I am most intrigued by Mr. Von Parijs’ statement that an individual basic income of CHF 2500 (38% of Switzerland’s GDP per capita) would not be “politically irresponsible”. but that “an unconditional basic income at a lower level (say, 15 or 20% of GDP might be workable. The GDP of Switzerland represents the wealth of the Swiss people, and should they choose to use an even higher percent of their wealth than 38%, and to distribute that wealth among themselves, then that should be possible. A nation prints its own money, and a nation may forgo many expensive things such a military, high salaries for the officers of the government and other unnecessary expenses. If community and quality of life are the measure of any government’s success then the people themselves should determine what they wish to buy, guns and butter, or more freedom. The history of Switzerland is tied, however, not so much to Calvin as to private banking, Banking produces no “product” except great wealth for the few, and that has more to due with the assertion that there is some magic figure out there like 20% which the Bankers might accept. If there were no private bankers in Switzerland instituting policies directed at the mass of the citizenry, would be easy, and the same pertains to any other country.
While there is no natural impediment to the Swiss people choosing to distribute half of their income amongst themselves in the form of basic income, and while that would undoubtedly be very good for many people, there are very good economic reasons why that would be a catastrophe in the long run. Even after abolishing the army and private banking – which I would advise against – there would still be a need for a private sector, which requires a room to maneuvre. The proposed level of the Swiss campaign would not have amounted to a catastrophe, but it was high enough to merit concern and raise questions, and I’m glad prof. Van Parijs is pointing them out.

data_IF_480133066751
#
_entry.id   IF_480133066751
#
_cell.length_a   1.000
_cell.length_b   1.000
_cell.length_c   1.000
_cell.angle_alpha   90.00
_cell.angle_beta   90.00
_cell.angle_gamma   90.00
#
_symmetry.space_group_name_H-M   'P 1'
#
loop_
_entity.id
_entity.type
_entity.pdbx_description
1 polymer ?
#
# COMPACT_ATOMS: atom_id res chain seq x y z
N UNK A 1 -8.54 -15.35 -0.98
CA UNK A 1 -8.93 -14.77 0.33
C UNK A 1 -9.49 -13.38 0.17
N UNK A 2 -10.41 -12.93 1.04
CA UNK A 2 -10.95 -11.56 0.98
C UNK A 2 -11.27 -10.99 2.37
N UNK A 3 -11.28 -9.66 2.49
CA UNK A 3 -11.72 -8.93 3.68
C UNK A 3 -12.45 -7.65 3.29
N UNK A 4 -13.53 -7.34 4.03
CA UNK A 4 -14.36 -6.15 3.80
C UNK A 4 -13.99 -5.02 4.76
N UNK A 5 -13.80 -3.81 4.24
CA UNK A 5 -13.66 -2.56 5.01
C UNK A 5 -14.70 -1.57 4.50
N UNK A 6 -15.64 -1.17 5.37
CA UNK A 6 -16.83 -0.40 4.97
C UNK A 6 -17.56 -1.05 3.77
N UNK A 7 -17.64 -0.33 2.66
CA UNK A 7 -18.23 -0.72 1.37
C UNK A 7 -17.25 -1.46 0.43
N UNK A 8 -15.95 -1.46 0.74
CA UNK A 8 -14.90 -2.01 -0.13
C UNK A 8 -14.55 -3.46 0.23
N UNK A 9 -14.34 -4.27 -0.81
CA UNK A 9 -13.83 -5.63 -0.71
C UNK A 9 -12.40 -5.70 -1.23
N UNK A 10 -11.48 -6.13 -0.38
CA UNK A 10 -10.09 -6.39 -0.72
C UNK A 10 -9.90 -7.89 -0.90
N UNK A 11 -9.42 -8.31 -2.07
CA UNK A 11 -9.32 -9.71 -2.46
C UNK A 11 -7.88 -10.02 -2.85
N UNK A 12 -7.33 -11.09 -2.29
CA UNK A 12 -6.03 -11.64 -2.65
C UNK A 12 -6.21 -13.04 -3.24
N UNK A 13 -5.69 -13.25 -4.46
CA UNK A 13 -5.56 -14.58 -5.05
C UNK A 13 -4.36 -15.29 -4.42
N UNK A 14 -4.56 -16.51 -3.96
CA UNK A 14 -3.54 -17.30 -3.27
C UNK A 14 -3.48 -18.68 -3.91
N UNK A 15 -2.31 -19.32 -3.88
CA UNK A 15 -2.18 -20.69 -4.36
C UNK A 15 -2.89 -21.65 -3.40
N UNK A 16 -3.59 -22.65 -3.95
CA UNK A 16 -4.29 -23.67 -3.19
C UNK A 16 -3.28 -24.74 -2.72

If you will please, consider a simple change, to provide a structure for the distribution of a global basic income.
I’ve quoted you, and I would appreciate your opinion, about the applicability.
Thank you Switzerland!
I quote this well said piece from Howard Reed and Stewart Lansley – Universal Basic Income: An idea whose time has come?
”Adopting the principles underpinning a basic income also has much wider implications, including the challenging of current social values. It encourages a society which allows greater freedom, and builds self-respect, in which all lifestyle choices are equally valued, and people are not judged by such decisions. Social security would move from today’s punitive stance, which only values work and too often assumes the worst in people, to providing the means for choices around work, innovation, cooperation and leisure. While the current punitive model starts by believing the worst in people, that they are lazy and feckless, a UBI is based on a belief in the best of people, that they want to and can contribute in a huge variety of ways, and will flourish into so much more than worker ants and turbo-consumers.”